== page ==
What Are the Best Dog Breeds for a Family Pet?
Being man’s best friend, a dog definitely makes an excellent family pet, but some breeds are more suitable than others. The single most important quality is the ability to get along with children. A family dog should be easy going and tolerant, but also playful and a good companion. Some people may also want an…
Being man’s best friend, a dog definitely makes an excellent family pet, but some breeds are more suitable than others. The single most important quality is the ability to get along with children. A family dog should be easy going and tolerant, but also playful and a good companion. Some people may also want an animal that will discourage would-be intruders — in this case, protectiveness and an imposing appearance might be considered important characteristics. While, with the right training, any specific breed, or mixed breed dogs, can make a wonderful companion. We checked with the folks at Pettable for some insights on among the best breeds for a family pet:
This active, playful and exuberant dog makes a marvelous pet for many families. Its genetic makeup gives it a natural instinct to recover anything thrown, be it a Frisbee®, stick or ball. A family with children who enjoy a lot of physical activities, such as playing catch, running, and swimming, may love having a Labrador. A big dog with an even bigger heart, this intelligent creature is typically good-natured, gentle and trustworthy with children.
The Golden Retriever is another favorite choice. Usually quite friendly and easy to train, its devotion to its owners often makes it a great guard dog. This may be a perfect pet for families who can give it plenty of time, space and attention. A demonstrative pet, a Golden Retriever may show its love by being eager to please and obeying its owners’ commands. This dog is also an excellent swimmer and often will not hesitate to rescue a drowning child.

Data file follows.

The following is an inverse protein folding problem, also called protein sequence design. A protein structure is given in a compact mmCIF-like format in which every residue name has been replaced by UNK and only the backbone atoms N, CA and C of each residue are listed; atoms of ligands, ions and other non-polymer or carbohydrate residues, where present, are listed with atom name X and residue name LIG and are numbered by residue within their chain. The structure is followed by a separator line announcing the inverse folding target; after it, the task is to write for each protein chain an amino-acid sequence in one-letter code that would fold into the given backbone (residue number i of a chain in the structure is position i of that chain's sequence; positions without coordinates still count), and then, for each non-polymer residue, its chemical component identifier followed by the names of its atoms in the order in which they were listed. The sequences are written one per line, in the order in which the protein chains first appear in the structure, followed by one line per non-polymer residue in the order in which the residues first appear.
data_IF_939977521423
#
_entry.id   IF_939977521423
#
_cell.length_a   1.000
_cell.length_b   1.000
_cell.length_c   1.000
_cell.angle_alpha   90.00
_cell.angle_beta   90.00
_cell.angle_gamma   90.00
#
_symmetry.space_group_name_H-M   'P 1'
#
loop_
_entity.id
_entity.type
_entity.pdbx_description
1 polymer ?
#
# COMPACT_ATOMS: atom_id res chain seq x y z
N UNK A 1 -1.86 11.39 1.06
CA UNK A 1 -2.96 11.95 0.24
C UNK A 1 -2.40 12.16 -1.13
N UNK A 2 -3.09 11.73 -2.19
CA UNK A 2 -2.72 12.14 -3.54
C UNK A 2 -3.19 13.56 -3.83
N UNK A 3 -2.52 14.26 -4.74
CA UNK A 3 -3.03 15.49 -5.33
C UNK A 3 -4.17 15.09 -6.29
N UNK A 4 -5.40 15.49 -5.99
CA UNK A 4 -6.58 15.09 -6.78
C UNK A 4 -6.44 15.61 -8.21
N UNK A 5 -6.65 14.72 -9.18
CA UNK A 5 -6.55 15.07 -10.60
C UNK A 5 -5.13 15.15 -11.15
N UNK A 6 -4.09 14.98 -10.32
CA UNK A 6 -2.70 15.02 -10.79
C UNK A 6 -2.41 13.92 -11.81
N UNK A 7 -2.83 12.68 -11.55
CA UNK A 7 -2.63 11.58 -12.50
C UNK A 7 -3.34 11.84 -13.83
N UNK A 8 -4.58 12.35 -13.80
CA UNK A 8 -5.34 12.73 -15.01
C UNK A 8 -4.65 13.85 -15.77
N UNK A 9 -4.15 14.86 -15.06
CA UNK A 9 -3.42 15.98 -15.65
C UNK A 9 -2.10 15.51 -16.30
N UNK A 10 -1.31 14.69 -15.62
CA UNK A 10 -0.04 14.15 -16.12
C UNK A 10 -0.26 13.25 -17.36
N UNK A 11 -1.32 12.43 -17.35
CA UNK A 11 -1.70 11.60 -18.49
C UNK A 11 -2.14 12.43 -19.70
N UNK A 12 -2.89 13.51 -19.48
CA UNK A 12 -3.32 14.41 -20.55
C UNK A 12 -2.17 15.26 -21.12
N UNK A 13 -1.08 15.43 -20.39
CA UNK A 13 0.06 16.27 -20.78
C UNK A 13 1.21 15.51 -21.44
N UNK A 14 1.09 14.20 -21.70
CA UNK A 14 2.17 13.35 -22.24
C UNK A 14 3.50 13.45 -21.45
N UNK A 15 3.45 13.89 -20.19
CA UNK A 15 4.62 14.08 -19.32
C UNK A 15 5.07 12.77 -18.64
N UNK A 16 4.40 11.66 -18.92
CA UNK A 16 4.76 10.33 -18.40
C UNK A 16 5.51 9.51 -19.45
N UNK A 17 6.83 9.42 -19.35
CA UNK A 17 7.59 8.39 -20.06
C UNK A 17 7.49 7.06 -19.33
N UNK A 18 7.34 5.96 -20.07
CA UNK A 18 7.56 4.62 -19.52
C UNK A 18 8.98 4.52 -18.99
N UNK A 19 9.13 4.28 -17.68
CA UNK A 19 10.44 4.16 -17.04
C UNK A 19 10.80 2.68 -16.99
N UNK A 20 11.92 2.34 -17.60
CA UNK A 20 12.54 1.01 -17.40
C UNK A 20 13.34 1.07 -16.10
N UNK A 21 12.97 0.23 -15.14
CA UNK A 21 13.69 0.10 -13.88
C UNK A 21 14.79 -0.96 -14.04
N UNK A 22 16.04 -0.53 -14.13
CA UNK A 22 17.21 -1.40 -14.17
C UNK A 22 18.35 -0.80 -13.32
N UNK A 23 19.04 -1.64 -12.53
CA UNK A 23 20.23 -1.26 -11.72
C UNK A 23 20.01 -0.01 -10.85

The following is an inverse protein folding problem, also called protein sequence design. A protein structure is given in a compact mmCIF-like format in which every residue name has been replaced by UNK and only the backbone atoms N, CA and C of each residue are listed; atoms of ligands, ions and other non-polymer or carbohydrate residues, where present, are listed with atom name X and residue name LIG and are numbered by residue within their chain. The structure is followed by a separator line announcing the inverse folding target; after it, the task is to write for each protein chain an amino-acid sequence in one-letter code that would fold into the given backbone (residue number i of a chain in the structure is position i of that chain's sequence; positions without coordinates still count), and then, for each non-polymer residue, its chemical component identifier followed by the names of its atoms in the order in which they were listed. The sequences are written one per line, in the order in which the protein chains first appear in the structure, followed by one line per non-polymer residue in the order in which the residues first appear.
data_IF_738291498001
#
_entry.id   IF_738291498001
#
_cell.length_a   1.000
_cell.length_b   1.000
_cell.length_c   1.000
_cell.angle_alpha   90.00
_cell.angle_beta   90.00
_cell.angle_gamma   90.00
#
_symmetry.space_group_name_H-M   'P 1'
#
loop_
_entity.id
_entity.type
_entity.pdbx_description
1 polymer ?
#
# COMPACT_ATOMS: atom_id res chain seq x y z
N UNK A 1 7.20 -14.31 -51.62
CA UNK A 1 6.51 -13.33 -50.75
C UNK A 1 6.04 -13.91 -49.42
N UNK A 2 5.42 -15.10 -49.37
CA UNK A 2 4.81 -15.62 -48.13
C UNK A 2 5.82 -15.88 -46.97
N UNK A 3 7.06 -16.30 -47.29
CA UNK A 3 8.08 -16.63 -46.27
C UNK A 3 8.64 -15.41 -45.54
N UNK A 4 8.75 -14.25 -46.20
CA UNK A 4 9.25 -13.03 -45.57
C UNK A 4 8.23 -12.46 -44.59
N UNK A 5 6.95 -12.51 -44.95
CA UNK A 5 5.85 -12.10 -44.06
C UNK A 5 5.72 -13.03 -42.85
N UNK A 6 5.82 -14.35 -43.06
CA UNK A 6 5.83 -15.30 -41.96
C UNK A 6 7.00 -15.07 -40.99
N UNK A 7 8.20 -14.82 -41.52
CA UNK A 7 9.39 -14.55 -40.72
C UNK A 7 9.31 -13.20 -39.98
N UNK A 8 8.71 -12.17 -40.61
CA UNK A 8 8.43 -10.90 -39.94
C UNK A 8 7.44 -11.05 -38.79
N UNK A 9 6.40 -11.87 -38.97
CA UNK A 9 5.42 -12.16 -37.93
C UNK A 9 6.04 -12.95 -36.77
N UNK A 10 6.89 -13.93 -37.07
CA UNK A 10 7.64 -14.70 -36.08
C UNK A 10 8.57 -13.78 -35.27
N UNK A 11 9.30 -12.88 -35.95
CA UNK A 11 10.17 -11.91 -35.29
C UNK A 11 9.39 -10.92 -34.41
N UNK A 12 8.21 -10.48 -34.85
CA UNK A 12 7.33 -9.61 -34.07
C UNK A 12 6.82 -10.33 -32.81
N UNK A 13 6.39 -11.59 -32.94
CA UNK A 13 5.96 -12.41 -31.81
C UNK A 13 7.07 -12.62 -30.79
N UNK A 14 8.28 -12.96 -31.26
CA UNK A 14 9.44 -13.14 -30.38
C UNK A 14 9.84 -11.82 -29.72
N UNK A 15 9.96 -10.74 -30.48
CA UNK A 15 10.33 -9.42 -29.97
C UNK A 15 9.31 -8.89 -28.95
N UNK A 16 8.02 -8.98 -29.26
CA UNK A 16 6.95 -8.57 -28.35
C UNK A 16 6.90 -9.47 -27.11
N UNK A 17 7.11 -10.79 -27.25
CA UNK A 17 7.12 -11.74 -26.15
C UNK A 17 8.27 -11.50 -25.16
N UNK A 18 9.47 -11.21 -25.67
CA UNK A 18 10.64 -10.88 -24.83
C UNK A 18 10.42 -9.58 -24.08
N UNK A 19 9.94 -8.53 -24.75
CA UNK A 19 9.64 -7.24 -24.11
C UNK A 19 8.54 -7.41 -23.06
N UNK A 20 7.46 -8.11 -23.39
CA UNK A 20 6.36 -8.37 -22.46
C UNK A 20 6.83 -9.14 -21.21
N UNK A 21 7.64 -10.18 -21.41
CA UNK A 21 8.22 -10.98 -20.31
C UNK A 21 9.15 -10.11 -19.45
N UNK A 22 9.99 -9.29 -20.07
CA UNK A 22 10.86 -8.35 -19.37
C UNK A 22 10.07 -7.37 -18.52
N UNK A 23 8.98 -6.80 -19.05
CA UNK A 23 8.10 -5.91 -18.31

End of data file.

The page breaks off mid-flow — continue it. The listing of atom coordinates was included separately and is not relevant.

Highly intelligent and extremely faithful, the German Shepherd is often considered to be an outstanding animal. Its noble appearance only accentuates its typically keen curiosity and brilliant ability to solve problems. This is one dog that usually needs plenty of stimulation, both mentally and physically. Its natural desire to herd and constantly stay close to its “pack” — owners — can lead to separation anxiety problems, but its patience and love for children often more than make up for this.
Many people find this twinkle-eyed, merry little dog to be a pleasure to own. Inquisitive and stubborn, it is often a tenacious tracker and hunter, so it needs to be leashed when taken on a walk. The beagle is typically a submissive canine, yielding easily to the command and domination of its owners, making it manageable even for young children. Since this dog requires a large dose of adoration, especially from children, it is a family pet recommended by many.
Whether it is the toy, miniature, or standard-sized poodle, this dog is considered one of the smartest and most sensitive of all dog breeds, which often makes it a wonderful family pet. A family with young children would likely find the standard-sized poodle most suitable, as it tends to have a more even temperament and often responds well to obedience training, compared to its smaller counterparts.